Democrats in Congress have pushed for Chief Justice John Roberts and the Justice Department to investigate the relationship between Thomas and Crow and the justice’s failure to disclose it, and sought to have Roberts testify before the Senate Judiciary Committee, which he declined to do. Thomas’ failure to report his dealings with Crow and other wealthy friends could violate the Ethics in Government Act, Democrats and ethics experts have suggested, which carries a punishment of a year in prison or a fine if violated, though it still remains to be seen if Thomas could face any consequences. Democrats in Congress have also pushed for ethics legislation that would force the Supreme Court to adopt a binding code of ethics as a result of the controversies—as justices aren’t required to follow an ethics code as lower federal judges are—with the Senate Judiciary Committee voting in favor of such a bill in July. The chance of any legislation making it through Congress remains a long shot, however, as Republicans have opposed the efforts, painting Democrats’ ethics efforts as a partisan left-wing attack on conservative justices. The Supreme Court has also so far declined to impose a code of ethics itself despite reportedly considering the matter for years, and Justice Elena Kagan said last week justices “have been discussing this issue,” but noted “it won’t be a surprise to know that the nine of us have a variety of views about this.”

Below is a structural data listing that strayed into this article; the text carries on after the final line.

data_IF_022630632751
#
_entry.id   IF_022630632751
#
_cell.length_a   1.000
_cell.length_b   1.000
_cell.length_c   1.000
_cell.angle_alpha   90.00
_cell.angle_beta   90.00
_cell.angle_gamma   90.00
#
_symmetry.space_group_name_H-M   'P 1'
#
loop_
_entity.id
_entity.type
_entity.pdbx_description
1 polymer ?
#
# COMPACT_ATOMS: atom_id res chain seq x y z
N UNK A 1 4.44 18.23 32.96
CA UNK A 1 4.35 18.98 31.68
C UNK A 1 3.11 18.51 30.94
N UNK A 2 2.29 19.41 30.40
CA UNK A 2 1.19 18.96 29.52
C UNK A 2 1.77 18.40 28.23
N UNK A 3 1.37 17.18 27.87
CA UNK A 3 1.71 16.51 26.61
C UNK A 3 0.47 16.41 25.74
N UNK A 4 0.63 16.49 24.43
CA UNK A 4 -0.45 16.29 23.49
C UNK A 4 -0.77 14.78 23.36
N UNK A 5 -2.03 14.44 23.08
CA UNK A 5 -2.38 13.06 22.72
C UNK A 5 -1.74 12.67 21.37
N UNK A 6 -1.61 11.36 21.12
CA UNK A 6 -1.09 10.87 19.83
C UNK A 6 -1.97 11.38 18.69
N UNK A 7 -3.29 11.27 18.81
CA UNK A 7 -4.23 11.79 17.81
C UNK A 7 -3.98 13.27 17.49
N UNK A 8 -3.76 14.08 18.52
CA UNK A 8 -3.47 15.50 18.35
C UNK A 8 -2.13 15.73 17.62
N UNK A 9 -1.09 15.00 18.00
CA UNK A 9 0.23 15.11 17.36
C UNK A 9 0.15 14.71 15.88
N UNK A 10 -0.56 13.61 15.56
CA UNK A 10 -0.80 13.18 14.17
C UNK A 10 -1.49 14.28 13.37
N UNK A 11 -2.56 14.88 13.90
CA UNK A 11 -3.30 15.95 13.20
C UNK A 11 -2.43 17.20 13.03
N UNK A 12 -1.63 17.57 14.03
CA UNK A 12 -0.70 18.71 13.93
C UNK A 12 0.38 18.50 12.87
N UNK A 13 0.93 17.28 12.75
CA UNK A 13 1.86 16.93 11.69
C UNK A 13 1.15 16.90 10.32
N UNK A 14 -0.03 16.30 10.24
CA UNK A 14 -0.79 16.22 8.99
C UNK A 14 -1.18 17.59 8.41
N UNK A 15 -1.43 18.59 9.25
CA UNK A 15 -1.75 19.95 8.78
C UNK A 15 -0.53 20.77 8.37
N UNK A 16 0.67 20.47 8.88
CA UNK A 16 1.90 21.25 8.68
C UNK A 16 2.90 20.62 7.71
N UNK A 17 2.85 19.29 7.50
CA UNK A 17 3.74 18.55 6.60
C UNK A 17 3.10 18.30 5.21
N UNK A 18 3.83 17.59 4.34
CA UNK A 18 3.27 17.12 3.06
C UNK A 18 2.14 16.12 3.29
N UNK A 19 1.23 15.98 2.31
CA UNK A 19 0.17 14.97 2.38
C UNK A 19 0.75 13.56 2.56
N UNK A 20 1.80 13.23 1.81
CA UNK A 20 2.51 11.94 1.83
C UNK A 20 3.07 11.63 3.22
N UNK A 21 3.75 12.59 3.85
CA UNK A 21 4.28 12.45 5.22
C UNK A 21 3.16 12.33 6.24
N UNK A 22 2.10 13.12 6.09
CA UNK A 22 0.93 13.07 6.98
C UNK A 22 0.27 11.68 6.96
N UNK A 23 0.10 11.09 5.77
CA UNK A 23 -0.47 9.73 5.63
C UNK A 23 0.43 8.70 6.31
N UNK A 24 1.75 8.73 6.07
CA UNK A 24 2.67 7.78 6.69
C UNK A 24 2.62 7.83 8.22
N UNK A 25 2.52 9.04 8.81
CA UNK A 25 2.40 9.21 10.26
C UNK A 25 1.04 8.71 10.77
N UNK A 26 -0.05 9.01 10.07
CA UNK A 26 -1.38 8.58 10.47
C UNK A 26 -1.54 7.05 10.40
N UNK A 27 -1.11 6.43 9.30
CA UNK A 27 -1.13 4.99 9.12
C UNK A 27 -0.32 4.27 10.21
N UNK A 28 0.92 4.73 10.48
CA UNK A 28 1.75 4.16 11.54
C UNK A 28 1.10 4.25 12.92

Rep. Alexandria Ocasio-Cortez (D-N.Y.) has also called for Thomas’ impeachment over his associations with Crow, but that’s unlikely to happen. Justices are impeached and removed from office in the same way as presidents, with a majority vote in the House and two thirds majority in the Senate—which means any effort is almost certain to fail, given Republicans’ control of the House and narrow minority in the Senate.
58%. That’s the share of respondents (including 40% of Republicans) in an April Economist/YouGov poll who said they strongly or somewhat disapprove of Thomas accepting “luxury trips without disclosing them.” Only 43% said they believe Thomas violated the law by doing so, though that’s higher than the 28% who said he didn’t. The justice had a 41% favorability rating among respondents, higher than the 37% who view him negatively, fueled by a 67% favorability rating among Republicans.